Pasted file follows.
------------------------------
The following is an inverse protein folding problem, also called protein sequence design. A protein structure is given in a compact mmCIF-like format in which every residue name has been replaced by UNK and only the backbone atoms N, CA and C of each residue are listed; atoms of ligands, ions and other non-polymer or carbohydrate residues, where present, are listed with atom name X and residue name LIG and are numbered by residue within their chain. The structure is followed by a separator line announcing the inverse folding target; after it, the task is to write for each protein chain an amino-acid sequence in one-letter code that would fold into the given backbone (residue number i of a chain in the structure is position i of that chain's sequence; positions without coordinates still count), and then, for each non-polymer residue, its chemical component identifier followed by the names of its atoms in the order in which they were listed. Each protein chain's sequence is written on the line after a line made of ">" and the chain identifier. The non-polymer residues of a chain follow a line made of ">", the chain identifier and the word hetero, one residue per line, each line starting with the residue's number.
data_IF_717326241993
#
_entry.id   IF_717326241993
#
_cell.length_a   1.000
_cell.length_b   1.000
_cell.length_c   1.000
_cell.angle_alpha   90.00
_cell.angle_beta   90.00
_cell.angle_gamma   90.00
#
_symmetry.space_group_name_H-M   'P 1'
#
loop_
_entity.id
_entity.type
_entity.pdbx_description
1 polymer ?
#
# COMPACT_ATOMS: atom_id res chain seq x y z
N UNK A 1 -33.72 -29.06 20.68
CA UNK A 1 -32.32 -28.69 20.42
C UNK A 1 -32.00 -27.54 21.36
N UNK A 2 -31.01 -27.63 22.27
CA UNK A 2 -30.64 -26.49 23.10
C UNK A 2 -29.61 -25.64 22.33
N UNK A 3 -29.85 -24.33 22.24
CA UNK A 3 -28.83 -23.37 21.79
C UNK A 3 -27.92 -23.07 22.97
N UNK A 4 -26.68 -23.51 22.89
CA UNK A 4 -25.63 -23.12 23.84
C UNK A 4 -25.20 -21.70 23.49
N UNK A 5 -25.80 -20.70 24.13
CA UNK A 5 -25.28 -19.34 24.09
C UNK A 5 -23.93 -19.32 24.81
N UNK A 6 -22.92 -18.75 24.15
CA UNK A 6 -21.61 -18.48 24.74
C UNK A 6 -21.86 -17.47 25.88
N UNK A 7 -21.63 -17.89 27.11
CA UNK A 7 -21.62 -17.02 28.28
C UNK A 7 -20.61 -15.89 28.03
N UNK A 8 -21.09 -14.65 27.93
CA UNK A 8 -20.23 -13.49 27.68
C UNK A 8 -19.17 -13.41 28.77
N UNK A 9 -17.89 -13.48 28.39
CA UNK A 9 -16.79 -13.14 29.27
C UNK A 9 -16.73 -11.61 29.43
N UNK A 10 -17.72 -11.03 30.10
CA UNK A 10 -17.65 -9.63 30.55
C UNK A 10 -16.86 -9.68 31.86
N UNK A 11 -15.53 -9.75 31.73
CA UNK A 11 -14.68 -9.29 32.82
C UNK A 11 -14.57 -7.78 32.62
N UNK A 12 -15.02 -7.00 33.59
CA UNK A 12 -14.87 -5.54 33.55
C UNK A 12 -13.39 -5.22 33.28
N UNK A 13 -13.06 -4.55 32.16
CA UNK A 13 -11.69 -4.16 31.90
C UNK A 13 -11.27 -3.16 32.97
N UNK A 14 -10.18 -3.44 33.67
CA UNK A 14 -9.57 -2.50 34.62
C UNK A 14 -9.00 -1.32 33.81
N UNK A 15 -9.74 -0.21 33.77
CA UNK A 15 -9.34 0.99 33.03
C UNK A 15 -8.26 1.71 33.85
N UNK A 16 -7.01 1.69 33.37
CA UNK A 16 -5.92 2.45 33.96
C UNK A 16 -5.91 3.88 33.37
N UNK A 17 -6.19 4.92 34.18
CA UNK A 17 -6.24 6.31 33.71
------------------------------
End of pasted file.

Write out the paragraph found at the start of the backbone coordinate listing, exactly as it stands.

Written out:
The following is an inverse protein folding problem, also called protein sequence design. A protein structure is given in a compact mmCIF-like format in which every residue name has been replaced by UNK and only the backbone atoms N, CA and C of each residue are listed; atoms of ligands, ions and other non-polymer or carbohydrate residues, where present, are listed with atom name X and residue name LIG and are numbered by residue within their chain. The structure is followed by a separator line announcing the inverse folding target; after it, the task is to write for each protein chain an amino-acid sequence in one-letter code that would fold into the given backbone (residue number i of a chain in the structure is position i of that chain's sequence; positions without coordinates still count), and then, for each non-polymer residue, its chemical component identifier followed by the names of its atoms in the order in which they were listed. Each protein chain's sequence is written on the line after a line made of ">" and the chain identifier. The non-polymer residues of a chain follow a line made of ">", the chain identifier and the word hetero, one residue per line, each line starting with the residue's number.